The defendants deny that Mrs. Park ever contacted the Fund. The defendants assert that, although the Fund employs a phone staff whose primary responsibility it is to note and respond to telephone inquiries from Fund participants, there is no indication that Mrs. Park contacted the Fund. (2005 Def. Stmt. ¶ 2; Affirmation of Janette Edwards ("Edwards Aff.), sworn to on Feb. 24, 2005, ¶¶ 5-8, 10-13.)

  Mrs. Park died in March 1998 at age 64, with a death certificate stating that she was a widow. (2004 Def. Stmt. ¶¶ 25, 27; Ex. A to Mendes Aff.) According to the SPD, Mrs. Park could have chosen to retire as early as age 55. (2004 Def. Stmt. ¶ 26; Mendes Aff. ¶ 27; SPD at 30-31.) However, she had not done so and was still employed when she died. (2004 Def. Stmt. ¶ 21, 23; Mendes Aff. ¶ 23.)

  On June 4, 2001, Paul Dalnoky, the attorney representing Mrs. Park's Estate, sent a letter to the Fund inquiring about Mrs. Park's pension benefits, in which he wrote, "Uon Suk Park, her purported husband, has waived his claim to Ms. Park's pension." (Ex. C to Mendes Aff.) On June 18, 2001, the Director of the Fund responded by letter to Mr. Dalnoky, informing him that Mrs. Park had not applied for her pension benefits prior to her death, that her spouse was entitled to benefits if Mrs. Park had been married at the time of her death, and that her spouse may at any time apply for the pension benefits, and invited Mr. Dalnoky to contact him with any further questions. (Ex. D. to Mendes Aff.)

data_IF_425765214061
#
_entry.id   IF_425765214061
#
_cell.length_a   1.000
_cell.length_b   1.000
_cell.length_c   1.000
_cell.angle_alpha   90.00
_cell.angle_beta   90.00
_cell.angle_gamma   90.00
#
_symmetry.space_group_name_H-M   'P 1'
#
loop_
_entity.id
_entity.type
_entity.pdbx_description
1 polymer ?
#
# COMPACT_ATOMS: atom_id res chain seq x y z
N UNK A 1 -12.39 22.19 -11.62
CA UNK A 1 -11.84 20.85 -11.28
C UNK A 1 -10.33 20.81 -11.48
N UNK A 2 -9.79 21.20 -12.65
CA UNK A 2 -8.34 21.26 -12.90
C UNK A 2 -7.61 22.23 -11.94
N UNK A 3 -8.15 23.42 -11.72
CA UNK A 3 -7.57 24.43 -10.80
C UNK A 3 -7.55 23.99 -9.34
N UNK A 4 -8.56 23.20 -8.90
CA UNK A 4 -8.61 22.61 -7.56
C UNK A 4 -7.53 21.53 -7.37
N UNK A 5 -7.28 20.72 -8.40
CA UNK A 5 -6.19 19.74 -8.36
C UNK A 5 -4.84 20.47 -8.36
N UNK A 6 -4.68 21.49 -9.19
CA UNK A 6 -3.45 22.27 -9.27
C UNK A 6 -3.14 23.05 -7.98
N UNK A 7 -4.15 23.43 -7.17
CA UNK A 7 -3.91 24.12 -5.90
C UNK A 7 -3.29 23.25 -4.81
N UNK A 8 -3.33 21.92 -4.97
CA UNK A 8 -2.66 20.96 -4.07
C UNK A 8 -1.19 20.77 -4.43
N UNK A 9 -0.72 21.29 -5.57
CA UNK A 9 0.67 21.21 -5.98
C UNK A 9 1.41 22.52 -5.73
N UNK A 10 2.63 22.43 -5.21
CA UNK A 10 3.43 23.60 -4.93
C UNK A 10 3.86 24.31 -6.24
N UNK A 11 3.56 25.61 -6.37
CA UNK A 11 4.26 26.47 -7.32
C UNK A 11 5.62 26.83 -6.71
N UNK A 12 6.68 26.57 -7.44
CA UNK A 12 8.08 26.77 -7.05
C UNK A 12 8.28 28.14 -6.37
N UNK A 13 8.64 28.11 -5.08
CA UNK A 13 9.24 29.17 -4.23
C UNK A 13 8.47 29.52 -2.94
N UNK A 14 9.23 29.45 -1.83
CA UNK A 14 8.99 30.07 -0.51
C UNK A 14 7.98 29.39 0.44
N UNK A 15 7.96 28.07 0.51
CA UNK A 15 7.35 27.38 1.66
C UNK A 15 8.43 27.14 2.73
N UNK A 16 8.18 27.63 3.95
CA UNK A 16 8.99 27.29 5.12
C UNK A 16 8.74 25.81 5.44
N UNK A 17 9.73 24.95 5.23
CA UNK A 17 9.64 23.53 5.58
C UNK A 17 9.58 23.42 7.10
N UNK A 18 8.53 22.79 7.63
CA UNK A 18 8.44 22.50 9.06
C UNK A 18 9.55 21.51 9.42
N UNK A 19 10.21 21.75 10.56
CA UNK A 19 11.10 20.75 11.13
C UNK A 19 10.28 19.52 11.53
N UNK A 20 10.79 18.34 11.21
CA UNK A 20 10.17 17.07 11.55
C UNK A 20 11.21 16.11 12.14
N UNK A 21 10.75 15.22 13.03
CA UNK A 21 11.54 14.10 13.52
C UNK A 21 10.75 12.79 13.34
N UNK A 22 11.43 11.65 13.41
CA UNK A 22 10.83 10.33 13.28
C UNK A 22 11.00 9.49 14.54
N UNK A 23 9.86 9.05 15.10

On July 2, 2004, Mr. Dalnoky filed this lawsuit, and after receiving a service copy of the defendants' motion to dismiss, allegedly contacted Mr. Park, who agreed to join the lawsuit as a plaintiff. (Affirmation of Paul B. Dalnoky ("Dalnoky Aff."), sworn to Sept. 13, 2004, ¶ 2.) On September 21, 2004, the Fund sent a survivor's pension benefit form to Mr. Park. (2004 Def. Stmt. ¶ 47; Ex. E to Mendes Aff.) On September 22, 2004, the Fund mailed a copy of the Fund's SPD in effect at the time of Mrs. Park's death to Mr. Dalnoky. (2004 Def. Stmt. ¶ 48.) Mr. Park has not ...